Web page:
Depreciating a Cheap Renovated Buy-and-Hold Tax Sale Property

4 Replies

Newbie here and appreciate all the input and advice I've been passively soaking up.

I have a question about what tax benefits through depreciation are available to the real estate investor who purchases properties for very little money (under $10,000). Such a property would require extensive renovations and this is where I think I can make my start in REI as I'm very handy and industrious. So if the house sale price at a tax sale was $5,000 and I sink in $25,000 in actual renovations (sweat equity doesn't compute here), what am I entitled to depreciate on my taxes once it's all said and done?

It seems there could be three options: 1) depreciate only the purchase price of the home. 2) depreciate the purchase price of the property and the actual renovations. 3) depreciate the appraised value of the home after renovations.

I'm just looking for a general answer for what others have done. I'd be sure to ask my CPA at the appropriate time when it comes time to put numbers on tax forms. 

Thanks a million in advance!

@Tom Smith

Great question. I'll tell you right off the bat that option 3 - appraised value will not be the case in your scenario. An example of when you would use Fair Market Value would be when you inherit a property or convert a primary residence to a rental. 

You will first need to determine your improvement ratio on the $5,000 purchase. Some of that $5,000 needs to be allocated to improvements, the remainder allocated to land. You cannot depreciate land. 

Second, until you place the property into service, the majority of expenses (especially capital improvements/repairs) will be added to the improvement cost basis of the property. 

Let's assume you purchase a property for $5,000 and determine that your improvement ratio is 85%. This means that of that $5,000, $4,250 is allocated to improvements and $750 is allocated to land. Let's say you make $25k in repairs and then place the property into service. Your new cost basis for depreciation will be $29,250 ($4,250 + $25,000). You will have annual depreciation expense of $1,064.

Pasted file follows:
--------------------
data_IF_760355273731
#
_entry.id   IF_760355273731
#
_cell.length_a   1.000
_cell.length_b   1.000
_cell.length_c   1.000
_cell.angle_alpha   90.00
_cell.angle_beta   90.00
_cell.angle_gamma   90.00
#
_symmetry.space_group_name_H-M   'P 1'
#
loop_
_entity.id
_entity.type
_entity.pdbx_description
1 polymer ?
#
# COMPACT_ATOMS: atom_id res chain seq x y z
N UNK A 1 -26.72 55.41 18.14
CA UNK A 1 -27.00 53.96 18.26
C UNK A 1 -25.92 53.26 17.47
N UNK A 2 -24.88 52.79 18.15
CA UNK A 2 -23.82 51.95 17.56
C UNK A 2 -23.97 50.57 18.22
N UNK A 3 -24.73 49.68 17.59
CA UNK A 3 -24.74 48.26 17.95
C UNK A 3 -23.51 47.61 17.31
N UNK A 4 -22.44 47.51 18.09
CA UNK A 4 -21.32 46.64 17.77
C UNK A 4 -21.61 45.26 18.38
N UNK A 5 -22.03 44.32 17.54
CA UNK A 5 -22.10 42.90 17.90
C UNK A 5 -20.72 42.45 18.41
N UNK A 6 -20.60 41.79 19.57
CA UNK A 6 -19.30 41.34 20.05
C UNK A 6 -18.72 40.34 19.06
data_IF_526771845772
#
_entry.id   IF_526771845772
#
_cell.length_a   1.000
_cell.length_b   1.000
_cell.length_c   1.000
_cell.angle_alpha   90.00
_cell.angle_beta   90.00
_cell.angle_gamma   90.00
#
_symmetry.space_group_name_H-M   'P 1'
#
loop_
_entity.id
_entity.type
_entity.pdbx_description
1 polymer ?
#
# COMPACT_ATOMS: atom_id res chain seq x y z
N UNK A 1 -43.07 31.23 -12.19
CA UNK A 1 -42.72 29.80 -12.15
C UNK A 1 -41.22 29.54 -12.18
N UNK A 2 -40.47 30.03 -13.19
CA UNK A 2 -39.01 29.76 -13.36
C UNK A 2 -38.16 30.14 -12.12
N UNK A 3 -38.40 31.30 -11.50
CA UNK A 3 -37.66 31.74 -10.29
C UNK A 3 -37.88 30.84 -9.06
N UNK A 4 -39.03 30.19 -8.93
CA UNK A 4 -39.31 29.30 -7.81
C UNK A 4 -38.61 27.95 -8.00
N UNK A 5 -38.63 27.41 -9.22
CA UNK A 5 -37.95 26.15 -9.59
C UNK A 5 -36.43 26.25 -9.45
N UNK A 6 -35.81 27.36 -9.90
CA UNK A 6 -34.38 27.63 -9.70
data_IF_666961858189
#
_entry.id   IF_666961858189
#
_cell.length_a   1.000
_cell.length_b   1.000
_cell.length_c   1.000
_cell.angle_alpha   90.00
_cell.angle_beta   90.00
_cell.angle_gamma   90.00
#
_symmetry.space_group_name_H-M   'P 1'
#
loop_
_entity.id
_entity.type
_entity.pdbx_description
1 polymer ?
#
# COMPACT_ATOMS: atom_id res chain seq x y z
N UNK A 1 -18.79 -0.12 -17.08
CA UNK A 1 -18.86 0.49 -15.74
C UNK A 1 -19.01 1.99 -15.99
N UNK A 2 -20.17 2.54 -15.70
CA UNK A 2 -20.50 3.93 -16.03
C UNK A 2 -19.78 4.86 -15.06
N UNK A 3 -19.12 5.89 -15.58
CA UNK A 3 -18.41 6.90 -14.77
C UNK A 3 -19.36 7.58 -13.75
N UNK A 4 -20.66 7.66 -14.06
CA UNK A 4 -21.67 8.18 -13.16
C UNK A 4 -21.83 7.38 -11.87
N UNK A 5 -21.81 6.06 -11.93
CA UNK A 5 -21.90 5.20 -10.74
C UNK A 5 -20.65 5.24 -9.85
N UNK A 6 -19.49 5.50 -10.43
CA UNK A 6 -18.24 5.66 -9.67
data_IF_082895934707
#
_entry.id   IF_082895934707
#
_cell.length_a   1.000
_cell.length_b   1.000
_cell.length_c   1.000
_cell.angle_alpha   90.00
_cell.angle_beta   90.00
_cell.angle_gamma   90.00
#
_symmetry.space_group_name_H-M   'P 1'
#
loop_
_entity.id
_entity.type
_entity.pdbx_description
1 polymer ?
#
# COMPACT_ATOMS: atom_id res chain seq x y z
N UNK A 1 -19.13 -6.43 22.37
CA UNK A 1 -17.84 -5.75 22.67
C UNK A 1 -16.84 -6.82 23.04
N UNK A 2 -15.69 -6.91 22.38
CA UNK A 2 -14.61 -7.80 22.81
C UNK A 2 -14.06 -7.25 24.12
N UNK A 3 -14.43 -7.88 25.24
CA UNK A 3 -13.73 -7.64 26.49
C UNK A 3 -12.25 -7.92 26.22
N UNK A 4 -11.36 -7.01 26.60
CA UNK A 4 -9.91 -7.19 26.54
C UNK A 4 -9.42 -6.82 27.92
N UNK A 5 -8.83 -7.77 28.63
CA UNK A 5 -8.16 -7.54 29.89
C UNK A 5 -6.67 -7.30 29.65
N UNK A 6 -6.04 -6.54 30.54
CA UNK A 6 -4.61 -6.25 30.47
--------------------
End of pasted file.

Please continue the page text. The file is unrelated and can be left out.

Hope that helps!

The purchase price of the home plus costs associated to bringing it into use for business (making it livable, rent-worthy, etc) become part of the depreciable basis of the house.  So using your example above, you'd have a purchase price of $5,000 and renovations of $25,000, so your depreciable basis is $30,000.  There are other expenses that can also get added to the basis such as certain closing costs and holding costs during the construction phase, but in general, this is how it's done.

The only time you use market value as your depreciable basis is when you inherit property.  You receive a "stepped up" basis as of the date of death (or alternate date as provided by the IRS code).  The decedent's estate may or may not pay an estate tax before the property is passed over to the heir.

Awesome! Thanks for the excellent (and very similar) answers. In my line of work, I'd call that corroborating evidence and would place a very high value on it. 

Gotta love how positive everyone on here is.

Just to be clear, @Brandon Hall is correct about the land vs building allocation.  I was trying to be overly simplistic, but he is correct in that you have to allocate a portion to land which is not depreciable.

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